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#P-complete, pronounced "sharp P complete", is a complexity class in complexity theory. A problem is in #P-complete if and only if it is in #P, and every problem in #P can be reduced to it in polynomial time.

Examples of #P-complete problems include:

  • How many different variables assignments will satisfy a given DNF formula?
  • What is the permanent[?] of a given matrix?
  • How many perfect matchings are there for a given bipartite graph?

It is believed that there is no polynomial-time algorithm for solving #P-complete problems. If it is difficult to solve exactly, then can it even be approximated? No deterministic algorithm is known that can even find the approximate answer to within some reasonable error bound.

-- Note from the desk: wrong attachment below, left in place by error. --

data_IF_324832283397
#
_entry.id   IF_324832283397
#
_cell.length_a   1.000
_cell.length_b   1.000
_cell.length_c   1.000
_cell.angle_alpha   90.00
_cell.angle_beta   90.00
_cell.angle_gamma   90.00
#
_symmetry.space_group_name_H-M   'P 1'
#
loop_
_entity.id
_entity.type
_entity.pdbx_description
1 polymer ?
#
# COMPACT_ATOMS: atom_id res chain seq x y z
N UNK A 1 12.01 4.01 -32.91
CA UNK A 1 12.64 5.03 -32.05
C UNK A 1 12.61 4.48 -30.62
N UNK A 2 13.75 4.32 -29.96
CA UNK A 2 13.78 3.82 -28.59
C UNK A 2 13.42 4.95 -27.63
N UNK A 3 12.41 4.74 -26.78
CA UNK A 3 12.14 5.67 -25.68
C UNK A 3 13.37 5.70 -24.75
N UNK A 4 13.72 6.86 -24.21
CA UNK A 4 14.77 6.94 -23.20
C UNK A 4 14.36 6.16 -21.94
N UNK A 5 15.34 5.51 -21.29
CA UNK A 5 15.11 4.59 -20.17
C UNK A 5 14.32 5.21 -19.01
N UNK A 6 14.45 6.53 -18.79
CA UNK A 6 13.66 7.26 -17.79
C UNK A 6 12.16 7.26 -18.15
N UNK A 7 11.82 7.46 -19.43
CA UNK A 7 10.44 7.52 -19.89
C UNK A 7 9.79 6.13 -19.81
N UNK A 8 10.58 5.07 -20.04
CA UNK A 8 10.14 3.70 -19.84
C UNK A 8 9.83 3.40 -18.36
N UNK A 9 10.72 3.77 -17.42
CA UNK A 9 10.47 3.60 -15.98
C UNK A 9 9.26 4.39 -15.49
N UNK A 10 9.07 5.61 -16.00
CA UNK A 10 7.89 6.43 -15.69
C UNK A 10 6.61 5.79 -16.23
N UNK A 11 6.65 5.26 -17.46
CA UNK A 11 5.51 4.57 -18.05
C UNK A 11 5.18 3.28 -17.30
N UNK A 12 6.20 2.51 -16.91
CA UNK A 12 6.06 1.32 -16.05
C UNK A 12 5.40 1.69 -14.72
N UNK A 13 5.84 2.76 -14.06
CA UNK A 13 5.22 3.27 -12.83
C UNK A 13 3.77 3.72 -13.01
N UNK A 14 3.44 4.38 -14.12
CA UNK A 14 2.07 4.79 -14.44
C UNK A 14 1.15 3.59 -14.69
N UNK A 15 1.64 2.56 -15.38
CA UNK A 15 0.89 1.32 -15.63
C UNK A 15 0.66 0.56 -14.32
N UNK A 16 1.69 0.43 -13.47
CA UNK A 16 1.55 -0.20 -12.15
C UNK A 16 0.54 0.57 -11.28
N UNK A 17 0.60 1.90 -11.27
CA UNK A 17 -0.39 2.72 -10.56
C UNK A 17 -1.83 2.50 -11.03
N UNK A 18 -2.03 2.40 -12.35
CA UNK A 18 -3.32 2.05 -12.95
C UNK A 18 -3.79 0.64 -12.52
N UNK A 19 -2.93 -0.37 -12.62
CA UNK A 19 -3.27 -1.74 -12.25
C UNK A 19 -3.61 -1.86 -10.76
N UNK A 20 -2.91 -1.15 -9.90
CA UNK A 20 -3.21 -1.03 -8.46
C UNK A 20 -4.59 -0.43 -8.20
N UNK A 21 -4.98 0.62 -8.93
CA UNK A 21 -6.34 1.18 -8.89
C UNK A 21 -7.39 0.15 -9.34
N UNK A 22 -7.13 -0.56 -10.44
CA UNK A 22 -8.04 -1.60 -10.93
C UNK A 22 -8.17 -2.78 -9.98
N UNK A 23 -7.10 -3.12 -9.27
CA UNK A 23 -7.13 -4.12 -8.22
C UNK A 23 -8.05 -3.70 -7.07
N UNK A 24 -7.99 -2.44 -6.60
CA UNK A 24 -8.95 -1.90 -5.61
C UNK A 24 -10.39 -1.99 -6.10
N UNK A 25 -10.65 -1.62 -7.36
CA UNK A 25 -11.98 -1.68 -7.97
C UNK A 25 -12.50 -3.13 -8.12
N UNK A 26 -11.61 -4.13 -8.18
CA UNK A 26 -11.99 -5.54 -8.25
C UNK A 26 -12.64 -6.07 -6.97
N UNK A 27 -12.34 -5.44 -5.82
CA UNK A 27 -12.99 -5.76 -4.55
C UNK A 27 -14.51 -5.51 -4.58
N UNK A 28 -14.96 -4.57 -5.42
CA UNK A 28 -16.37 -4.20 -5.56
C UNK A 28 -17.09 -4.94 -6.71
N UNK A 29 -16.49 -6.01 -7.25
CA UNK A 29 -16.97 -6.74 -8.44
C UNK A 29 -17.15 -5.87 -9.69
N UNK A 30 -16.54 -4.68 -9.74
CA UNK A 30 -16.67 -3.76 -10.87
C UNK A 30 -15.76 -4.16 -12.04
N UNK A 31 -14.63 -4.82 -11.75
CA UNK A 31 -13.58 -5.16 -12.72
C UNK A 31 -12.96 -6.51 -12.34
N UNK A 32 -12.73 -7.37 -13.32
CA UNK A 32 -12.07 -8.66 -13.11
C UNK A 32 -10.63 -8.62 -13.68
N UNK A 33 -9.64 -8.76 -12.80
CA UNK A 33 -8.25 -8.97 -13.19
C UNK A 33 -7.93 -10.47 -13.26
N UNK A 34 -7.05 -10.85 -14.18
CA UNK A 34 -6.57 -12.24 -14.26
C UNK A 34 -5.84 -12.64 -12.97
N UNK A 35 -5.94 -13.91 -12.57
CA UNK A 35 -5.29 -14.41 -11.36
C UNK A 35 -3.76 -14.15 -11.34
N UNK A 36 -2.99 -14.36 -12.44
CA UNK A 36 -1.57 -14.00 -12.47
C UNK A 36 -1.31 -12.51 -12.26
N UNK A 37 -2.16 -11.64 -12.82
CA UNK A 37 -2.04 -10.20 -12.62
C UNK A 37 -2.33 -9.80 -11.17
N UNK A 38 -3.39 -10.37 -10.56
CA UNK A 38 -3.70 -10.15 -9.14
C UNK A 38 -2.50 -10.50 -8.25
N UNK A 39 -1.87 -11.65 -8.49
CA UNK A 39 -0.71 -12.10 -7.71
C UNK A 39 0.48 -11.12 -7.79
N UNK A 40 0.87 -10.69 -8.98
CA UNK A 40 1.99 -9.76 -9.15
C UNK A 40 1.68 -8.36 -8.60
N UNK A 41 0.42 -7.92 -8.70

However, there are probabilistic algorithms that return good approximatations to some #P-complete problems with high probability. This is one of the most striking demonstrations of the power of probabilistic algorithms.

It is surprising that some #P-complete problems correspond to easy P problems. The third example problem above is in this category. The question "Is there a perfect matching for a given bipartite graph?" can be answered in polynomial time. In fact, for a graph with V vertices and E edges, it can be answered in O(VE) time. The corresponding question "how many perfect matchings does the given bipartite graph have?" is #P-complete.

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